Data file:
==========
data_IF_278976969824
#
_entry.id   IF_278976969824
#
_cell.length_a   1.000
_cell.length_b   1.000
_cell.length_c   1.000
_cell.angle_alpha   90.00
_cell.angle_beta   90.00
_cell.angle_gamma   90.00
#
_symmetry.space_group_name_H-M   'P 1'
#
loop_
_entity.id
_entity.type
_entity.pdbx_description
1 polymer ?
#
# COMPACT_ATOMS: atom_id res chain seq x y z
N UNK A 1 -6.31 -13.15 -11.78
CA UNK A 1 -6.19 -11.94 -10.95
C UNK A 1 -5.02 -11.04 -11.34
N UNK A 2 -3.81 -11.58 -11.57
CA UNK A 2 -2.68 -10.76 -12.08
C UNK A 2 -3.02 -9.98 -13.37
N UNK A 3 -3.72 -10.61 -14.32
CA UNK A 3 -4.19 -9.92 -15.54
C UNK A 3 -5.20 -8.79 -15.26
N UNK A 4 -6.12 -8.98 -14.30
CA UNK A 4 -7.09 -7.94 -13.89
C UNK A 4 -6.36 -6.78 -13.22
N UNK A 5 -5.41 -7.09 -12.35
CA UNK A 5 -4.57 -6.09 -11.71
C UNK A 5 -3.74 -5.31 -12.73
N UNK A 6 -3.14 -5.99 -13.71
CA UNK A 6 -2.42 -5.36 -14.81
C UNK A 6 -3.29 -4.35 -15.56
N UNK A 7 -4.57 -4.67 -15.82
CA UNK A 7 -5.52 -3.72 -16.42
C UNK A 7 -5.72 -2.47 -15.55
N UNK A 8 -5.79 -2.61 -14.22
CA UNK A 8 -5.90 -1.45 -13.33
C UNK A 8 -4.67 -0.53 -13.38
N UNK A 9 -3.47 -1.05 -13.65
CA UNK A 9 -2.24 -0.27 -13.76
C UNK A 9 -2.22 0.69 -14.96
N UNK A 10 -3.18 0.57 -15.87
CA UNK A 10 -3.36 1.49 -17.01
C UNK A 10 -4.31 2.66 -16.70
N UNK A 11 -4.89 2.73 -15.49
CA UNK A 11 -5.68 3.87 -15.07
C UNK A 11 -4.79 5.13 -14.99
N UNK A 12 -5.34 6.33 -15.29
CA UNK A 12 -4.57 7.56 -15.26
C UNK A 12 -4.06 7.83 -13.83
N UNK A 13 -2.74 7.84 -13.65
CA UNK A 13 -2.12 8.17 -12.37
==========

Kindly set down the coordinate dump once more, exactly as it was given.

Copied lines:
data_IF_278976969824
#
_entry.id   IF_278976969824
#
_cell.length_a   1.000
_cell.length_b   1.000
_cell.length_c   1.000
_cell.angle_alpha   90.00
_cell.angle_beta   90.00
_cell.angle_gamma   90.00
#
_symmetry.space_group_name_H-M   'P 1'
#
loop_
_entity.id
_entity.type
_entity.pdbx_description
1 polymer ?
#
# COMPACT_ATOMS: atom_id res chain seq x y z
N UNK A 1 -6.31 -13.15 -11.78
CA UNK A 1 -6.19 -11.94 -10.95
C UNK A 1 -5.02 -11.04 -11.34
N UNK A 2 -3.81 -11.58 -11.57
CA UNK A 2 -2.68 -10.76 -12.08
C UNK A 2 -3.02 -9.98 -13.37
N UNK A 3 -3.72 -10.61 -14.32
CA UNK A 3 -4.19 -9.92 -15.54
C UNK A 3 -5.20 -8.79 -15.26
N UNK A 4 -6.12 -8.98 -14.30
CA UNK A 4 -7.09 -7.94 -13.89
C UNK A 4 -6.36 -6.78 -13.22
N UNK A 5 -5.41 -7.09 -12.35
CA UNK A 5 -4.57 -6.09 -11.71
C UNK A 5 -3.74 -5.31 -12.73
N UNK A 6 -3.14 -5.99 -13.71
CA UNK A 6 -2.42 -5.36 -14.81
C UNK A 6 -3.29 -4.35 -15.56
N UNK A 7 -4.57 -4.67 -15.82
CA UNK A 7 -5.52 -3.72 -16.42
C UNK A 7 -5.72 -2.47 -15.55
N UNK A 8 -5.79 -2.61 -14.22
CA UNK A 8 -5.90 -1.45 -13.33
C UNK A 8 -4.67 -0.53 -13.38
N UNK A 9 -3.47 -1.05 -13.65
CA UNK A 9 -2.24 -0.27 -13.76
C UNK A 9 -2.22 0.69 -14.96
N UNK A 10 -3.18 0.57 -15.87
CA UNK A 10 -3.36 1.49 -17.01
C UNK A 10 -4.31 2.66 -16.70
N UNK A 11 -4.89 2.73 -15.49
CA UNK A 11 -5.68 3.87 -15.07
C UNK A 11 -4.79 5.13 -14.99
N UNK A 12 -5.34 6.33 -15.29
CA UNK A 12 -4.57 7.56 -15.26
C UNK A 12 -4.06 7.83 -13.83
N UNK A 13 -2.74 7.84 -13.65
CA UNK A 13 -2.12 8.17 -12.37